This project is a Python implementation of a LSTM recurrent neural network designed to learn and produce short verse poetry. It stemmed from me reading Andrej Karpathy's blog post, thinking it was too good to be true, and wanting to try it for myself. Since I am a bit of python novice I decided I would learn more if I wrote things from scratch, and so here we are. Despite being written with poetry in mind it is likely flexible enough to learn and produce other types of data (In fact, if you think of something cool and creative to do with it I would love to hear about it). If you are interested in a more detailed description as well as seeing some of the outputs of the model check out my blog post
One key difference between this implementation and Karpathy's char-rnn is that the input is not treated as a long text file. This is important for learning poetry because there is clear structure to the data (i.e. each poem is a distinct piece of data) that is ignored if you just concatenate it all to a single text file. It also makes sampling nicer because you can tell the sampler that you want 14 poems instead of having to decide in advance that you want to sample 10000 characters and probably having the sample stop in the middle of a poem.
The input data should be stored in the
data file and should consist of a
.csv file in which each row has a single column consisting of a string containing a poem (or whatever data you want to learn from). I have included two files
limericks.csv which contain approximately 8000 and 90000 haikus and limericks, respectively.
Feel free to play around with your own data. It should work provided it is formatted as above.
The model for training is an LSTM recurrent neural network of either 1 or 2 hidden layers. The forward and backward passes are batched and the implementation is a (very slight) modification of Andrej Karpathy's gist
If you have some data contained in a file
data.csv and you want to get started quickly, you can train a model using the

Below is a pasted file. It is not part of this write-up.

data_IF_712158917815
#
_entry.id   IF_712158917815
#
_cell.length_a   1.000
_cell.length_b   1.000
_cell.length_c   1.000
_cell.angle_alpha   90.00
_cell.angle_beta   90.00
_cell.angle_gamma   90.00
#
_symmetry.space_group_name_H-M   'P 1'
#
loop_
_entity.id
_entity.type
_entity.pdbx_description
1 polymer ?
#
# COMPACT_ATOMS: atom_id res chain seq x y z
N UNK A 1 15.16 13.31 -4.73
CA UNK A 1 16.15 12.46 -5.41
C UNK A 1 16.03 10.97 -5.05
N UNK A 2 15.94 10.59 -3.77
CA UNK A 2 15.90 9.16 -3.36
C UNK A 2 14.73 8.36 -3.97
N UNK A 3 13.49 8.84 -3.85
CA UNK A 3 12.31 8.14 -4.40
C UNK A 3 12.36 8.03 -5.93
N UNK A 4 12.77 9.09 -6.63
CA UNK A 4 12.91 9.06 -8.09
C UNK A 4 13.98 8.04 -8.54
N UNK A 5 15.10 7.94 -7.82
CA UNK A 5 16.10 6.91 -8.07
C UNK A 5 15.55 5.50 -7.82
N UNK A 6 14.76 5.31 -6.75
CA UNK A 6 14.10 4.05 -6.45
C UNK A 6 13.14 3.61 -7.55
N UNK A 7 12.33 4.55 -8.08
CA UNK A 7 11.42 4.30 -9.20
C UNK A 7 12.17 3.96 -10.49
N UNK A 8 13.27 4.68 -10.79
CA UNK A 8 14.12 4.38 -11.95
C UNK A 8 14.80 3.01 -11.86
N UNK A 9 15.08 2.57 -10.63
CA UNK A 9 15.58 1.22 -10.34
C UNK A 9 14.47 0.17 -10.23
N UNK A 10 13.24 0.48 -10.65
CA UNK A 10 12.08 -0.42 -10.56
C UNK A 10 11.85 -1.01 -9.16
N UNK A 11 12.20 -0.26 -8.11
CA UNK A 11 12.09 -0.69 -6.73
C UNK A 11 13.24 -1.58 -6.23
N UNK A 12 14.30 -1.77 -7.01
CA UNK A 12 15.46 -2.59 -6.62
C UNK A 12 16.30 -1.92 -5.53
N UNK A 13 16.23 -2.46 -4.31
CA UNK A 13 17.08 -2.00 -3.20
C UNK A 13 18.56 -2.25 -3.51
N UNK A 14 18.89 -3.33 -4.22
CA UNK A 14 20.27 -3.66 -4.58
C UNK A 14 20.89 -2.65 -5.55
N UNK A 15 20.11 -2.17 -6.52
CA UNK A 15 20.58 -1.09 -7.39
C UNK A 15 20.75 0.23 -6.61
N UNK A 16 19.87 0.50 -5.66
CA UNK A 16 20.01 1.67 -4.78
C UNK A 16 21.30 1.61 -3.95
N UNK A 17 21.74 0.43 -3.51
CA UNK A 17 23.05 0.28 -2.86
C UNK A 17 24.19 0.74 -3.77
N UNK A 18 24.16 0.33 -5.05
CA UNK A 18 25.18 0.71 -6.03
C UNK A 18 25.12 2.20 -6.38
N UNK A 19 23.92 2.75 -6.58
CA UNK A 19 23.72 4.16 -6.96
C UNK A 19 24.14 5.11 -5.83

train.py file with its default settings. Just run
$ python train.py -d 'data.csv'
If you want to explore the settings for training just type
$ python train.py -h
In each training step the trainer will perform an rmsprop update using a mini-batch of poems (the default size of which is 100 and it can be adjusted). Periodically, the trainer will tell you how long (on average) the batches are taking. After each epoch, the model will tell you the current loss, the training accuracy, and the validation accuracy. It will also write the current model (serialized using pickle) to a file in the
cv folder if it has a higher validation accuracy than the previous best model. These models will be used to sample after training.
Once you have a model trained you can use
sample.py to sample from it. If you have a model stored in
cv/model.p then you can sample from it using the default parameters with the command
$ python sample.py -m 'cv/model.p'
This will sample 10 poems using the model you created.
There are a few parameters you can play around with. The first, and simplest parameter, is the
-n argument which specifies the number of poems you want
sample.py to produce.
Second, you can seed your model with some text by specifying a string using the
-s argument. This will feed the characters of your string forward through the model and use them as the initial characters of each poem. If no seed is provided
sample.py will just pick a random letter to start your poem with and sample the rest.
The third, and probably most fun, parameter to play with is the 'temperature' given by the
-t argument. If you are unfamiliar with temperature, here is an extremely unsatisfying explanation. You should think of temperature as a positive real number which if close to 0 makes your model more conservative and if it is large will make your model more creative.
There are a few other arguments which you can use, which control whether the output of the sampler is written to a file or not. You can learn more about this and other arguments using the
$ python sample.py -h
Hopefully you can find some good data to play with using this model. Good luck!!